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Leon St. Heron: A Self-Portrait

Leon St. Heron mixes self-revelation with subtle word play on new single

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    NEWSLETTERS

    Leon St. Heron: A Self-Portrait
    Leon St. Heron's latest single is bound to turn heads.

    San Diego's Leon St. Heron hasn't wasted any time in 2016. Starting off the new year with back-to-back singles, his latest, "Saint Martyn," mixes lyrics invoking black awareness and subtle word play to paint a vivid self-portrait. And it's one that exposes, in earnest, what makes him tick.

    There's a slow build, opening with a spoken-word intro, "They stole your land/ Raped your wife/ Took away your name/ Take away your life," that dissolves into a swirling echo of looped sounds played in reverse before Heron -- in his smooth nasal flow atop crisp Stimp C.-produced drums -- gives props to his inner circle: "My n----- quarterbacking ain't no lacking in this huddle."

    He's reflective ("In high school got all C's") and aggressive ("Who them n----- talking like, hands don't get thrown/ Who them n----- talking like we don't condone, violence"). It might seem gratuitous, particularly with a title like "Saint Martyn" but this is about self-preservation; it's live and let live but overstep your boundaries and Heron will defend himself.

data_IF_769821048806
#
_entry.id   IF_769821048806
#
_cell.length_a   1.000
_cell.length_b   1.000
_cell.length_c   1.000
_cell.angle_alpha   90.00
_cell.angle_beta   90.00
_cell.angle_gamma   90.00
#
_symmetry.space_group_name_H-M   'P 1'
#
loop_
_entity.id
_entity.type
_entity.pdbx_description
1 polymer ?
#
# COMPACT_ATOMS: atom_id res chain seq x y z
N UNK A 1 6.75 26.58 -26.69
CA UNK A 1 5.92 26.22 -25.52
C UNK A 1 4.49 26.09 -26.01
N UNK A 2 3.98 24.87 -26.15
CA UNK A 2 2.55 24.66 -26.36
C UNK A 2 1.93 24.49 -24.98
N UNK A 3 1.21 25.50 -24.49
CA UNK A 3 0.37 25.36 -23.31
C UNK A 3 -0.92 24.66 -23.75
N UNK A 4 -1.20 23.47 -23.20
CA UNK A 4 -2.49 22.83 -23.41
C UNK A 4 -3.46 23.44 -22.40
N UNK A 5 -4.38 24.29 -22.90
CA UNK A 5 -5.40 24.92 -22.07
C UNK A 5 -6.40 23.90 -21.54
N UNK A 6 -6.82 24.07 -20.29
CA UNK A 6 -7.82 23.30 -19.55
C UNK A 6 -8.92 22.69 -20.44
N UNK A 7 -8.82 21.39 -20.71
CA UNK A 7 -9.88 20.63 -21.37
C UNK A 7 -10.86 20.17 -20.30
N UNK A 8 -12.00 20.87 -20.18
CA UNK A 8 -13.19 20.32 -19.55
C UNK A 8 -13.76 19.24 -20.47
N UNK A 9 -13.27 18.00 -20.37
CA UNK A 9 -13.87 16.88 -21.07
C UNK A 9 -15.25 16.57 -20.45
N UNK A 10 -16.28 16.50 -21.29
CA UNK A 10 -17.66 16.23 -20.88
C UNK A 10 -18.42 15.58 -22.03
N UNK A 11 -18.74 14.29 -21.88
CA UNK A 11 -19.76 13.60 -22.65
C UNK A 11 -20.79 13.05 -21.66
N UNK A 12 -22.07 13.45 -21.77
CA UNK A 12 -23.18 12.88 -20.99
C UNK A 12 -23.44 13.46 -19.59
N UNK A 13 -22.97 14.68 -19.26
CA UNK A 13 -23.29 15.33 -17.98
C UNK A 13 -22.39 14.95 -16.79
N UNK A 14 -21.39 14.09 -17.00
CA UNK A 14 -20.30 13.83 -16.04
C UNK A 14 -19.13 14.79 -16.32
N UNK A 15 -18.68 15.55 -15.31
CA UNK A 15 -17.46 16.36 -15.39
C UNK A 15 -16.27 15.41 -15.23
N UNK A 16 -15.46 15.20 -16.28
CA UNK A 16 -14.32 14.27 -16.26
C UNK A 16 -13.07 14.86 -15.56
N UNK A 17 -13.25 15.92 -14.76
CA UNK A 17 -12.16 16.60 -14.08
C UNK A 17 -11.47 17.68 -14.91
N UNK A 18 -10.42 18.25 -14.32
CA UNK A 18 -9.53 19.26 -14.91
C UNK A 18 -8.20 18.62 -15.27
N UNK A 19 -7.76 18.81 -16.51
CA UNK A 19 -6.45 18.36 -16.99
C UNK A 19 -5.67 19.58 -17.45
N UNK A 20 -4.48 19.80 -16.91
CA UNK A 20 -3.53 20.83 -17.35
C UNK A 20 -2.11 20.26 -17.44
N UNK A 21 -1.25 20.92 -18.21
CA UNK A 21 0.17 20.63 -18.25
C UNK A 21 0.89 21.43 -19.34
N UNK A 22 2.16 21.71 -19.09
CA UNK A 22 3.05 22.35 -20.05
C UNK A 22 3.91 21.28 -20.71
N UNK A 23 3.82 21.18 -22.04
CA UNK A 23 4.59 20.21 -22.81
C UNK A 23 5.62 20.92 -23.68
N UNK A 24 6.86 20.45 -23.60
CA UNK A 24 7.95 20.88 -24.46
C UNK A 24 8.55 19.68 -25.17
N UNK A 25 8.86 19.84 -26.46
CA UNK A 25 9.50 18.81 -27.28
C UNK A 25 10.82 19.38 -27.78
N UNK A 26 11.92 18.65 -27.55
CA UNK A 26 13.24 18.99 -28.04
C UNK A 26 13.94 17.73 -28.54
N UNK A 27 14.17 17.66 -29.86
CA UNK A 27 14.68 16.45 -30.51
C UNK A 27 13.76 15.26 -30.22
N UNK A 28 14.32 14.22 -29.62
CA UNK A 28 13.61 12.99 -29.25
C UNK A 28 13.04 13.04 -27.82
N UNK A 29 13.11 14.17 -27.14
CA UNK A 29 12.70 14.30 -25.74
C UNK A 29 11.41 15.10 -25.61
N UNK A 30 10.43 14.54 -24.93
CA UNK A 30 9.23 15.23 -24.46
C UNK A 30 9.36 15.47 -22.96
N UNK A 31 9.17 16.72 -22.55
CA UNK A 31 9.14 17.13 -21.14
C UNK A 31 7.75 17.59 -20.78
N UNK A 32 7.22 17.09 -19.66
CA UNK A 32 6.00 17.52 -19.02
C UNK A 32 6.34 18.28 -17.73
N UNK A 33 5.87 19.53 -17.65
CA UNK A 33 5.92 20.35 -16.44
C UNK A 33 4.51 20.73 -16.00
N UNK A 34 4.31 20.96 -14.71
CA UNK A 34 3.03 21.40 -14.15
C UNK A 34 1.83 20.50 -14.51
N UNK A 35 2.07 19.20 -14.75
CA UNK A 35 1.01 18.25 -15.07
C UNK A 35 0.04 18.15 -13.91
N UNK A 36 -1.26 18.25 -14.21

He fully articulates that idea, "Turn a Martin into Malcolm/ A Malcolm to a martyr," then asks, "What you know about that/ Anger in my heart/ Fire in my blunt?" before abruptly switching gears to admit, "P---y in my bed/ I use it as a crutch" in the same couplet. It isn't very PC but that's not the point. These are revelations -- his truths -- and it makes for a lot of emotional depth. It's not sentimental or mushy but rather genuine, it's sincere; he's honest.

    Even so, "Saint Martyn" doesn't get by on honesty alone -- it sounds good too. And while it's easy for artists to slip into cookie-cutter personas or charm listeners with personality, sometimes it's more compelling to hear a former C student marry the principles of MLK and Malcolm X into creative work that's not only revealing but that also makes your head nod.

    J. Smith, aka 1019, is a San Diego native, rap fan and one half of the rap duo Parker & the Numberman.You can follow him on Instagram at 1019_the_numberman or on Twitter